World Cafe

Shahin & Sepehr

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World Cafe Review

by Alex Henderson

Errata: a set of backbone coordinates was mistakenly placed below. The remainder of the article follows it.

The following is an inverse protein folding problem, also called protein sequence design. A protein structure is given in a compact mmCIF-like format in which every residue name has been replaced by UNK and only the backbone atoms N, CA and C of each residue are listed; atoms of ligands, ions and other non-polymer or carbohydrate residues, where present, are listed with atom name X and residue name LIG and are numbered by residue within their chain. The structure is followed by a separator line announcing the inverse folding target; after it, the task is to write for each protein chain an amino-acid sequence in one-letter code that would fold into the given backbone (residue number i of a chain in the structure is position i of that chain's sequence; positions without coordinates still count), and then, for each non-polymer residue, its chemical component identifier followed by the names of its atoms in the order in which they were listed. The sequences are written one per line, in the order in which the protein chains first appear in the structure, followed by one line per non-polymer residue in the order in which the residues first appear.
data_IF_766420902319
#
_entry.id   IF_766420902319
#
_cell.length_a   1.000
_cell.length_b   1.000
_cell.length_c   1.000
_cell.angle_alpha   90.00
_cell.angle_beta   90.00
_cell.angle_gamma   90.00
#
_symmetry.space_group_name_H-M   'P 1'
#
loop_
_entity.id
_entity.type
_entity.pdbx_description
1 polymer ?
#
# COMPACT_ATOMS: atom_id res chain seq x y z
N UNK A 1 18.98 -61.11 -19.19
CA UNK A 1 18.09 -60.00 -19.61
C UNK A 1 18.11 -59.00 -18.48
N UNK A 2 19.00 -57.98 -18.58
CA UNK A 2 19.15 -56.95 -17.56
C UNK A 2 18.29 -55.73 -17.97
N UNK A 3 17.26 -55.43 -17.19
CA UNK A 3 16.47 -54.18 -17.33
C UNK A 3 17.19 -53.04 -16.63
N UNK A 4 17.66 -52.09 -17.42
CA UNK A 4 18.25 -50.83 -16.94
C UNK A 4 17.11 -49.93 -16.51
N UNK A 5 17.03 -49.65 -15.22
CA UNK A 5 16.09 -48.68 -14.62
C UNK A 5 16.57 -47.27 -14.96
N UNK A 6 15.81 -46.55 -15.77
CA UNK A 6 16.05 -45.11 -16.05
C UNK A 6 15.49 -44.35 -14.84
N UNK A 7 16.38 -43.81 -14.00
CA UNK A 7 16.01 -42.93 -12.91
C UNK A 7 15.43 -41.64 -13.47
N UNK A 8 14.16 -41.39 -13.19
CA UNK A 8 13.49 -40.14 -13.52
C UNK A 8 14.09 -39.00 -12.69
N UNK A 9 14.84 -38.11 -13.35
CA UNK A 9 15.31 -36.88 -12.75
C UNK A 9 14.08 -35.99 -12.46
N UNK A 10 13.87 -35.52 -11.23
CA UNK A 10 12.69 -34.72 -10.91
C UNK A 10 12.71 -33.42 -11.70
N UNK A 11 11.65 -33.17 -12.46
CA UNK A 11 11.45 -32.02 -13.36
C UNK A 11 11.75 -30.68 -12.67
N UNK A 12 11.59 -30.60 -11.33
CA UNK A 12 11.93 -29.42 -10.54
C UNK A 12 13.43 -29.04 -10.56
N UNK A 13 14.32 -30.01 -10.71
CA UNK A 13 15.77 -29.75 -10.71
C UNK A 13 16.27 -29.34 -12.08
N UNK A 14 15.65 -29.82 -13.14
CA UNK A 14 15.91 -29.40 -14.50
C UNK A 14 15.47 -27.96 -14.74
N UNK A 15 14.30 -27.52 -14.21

Because the acoustic guitar duo of Shahin Shahida and Sepehr Haddad appeals to the smooth jazz/NAC market, some world music enthusiasts have been inclined to dismiss the Iranian/Persian musicians (now living in the United States) as lightweights. But they deserve a lot more credit than that. In terms of creativity, World Cafe and other instrumental Shahin & Sepehr discs are superior to most of the recordings that American NAC stations have played in the '90s and 2000s. Given the generally low standards that NAC radio has had for so long, perhaps that isn't saying much; some of the knee-jerk Kenny G. clones who find their way to the FM dial really are abysmal and downright embarrassing. But Shahin & Sepehr -- whose forte is an instrumental blend of Middle Eastern music, Spanish flamenco, smooth jazz, and new age -- are genuinely creative. Much of the original material on this CD bears that out, as do unlikely instrumental arrangements of Cat Stevens' "Wild World" and Eden Ahbez's haunting "Nature Boy" (a major hit for Nat King Cole in the late '40s). If you're going to embrace well-known songs, it's best to bring something different to the table; otherwise, what's the point? And to their credit, Shahin & Sepehr manage to put a fresh spin on both "Wild World" and "Nature Boy." There are also a few pedestrian, forgettable tracks; on occasion, Shahin & Sepehr end up sounding formulaic and contrived. But overall, World Cafe gives listeners a favorable impression of the acoustic guitarists. If World Cafe is part of smooth jazz, it's smooth jazz with a difference -- most of the time, anyway.

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